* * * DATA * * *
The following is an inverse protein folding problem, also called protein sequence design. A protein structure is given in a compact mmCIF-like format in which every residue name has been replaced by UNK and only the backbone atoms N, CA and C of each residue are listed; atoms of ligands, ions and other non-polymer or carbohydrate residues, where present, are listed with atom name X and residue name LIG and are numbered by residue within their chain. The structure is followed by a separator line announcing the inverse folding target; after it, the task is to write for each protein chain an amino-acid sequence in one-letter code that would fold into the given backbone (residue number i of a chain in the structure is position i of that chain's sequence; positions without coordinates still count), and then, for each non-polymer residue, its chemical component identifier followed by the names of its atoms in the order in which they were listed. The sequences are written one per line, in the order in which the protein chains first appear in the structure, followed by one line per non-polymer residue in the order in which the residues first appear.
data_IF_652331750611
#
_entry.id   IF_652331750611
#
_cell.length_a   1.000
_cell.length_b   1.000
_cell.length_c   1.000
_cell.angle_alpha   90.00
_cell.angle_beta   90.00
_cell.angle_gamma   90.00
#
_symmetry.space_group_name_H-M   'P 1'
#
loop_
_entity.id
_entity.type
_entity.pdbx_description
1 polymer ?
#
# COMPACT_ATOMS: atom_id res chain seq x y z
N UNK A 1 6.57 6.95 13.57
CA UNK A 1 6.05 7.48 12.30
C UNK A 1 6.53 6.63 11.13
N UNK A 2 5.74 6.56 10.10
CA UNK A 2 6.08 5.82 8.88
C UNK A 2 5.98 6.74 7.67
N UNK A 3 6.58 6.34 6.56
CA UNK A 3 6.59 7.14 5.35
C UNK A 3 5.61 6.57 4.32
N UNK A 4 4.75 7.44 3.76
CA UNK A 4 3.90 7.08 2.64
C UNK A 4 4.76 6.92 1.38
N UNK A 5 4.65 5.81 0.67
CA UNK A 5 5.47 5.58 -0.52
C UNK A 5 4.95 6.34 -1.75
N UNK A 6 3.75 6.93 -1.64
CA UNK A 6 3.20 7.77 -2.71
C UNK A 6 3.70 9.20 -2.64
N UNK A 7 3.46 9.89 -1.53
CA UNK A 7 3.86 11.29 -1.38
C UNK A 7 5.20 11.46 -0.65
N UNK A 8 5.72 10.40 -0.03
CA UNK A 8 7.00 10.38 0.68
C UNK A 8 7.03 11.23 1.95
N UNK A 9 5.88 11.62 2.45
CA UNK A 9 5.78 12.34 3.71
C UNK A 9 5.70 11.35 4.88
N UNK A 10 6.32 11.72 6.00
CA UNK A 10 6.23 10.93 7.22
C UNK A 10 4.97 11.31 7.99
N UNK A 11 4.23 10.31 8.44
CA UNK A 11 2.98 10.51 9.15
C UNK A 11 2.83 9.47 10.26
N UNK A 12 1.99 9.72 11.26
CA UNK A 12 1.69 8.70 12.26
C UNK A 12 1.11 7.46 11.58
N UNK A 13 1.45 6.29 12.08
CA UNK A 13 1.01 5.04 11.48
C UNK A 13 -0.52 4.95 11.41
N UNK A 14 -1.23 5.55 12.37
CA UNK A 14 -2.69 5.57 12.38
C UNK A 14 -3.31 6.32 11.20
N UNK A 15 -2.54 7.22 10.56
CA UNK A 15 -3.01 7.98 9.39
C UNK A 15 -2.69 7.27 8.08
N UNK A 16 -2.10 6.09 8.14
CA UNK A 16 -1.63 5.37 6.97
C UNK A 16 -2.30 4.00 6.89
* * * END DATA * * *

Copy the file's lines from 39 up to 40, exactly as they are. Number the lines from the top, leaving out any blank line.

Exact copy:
C UNK A 6 3.70 9.20 -2.64
N UNK A 7 3.46 9.89 -1.53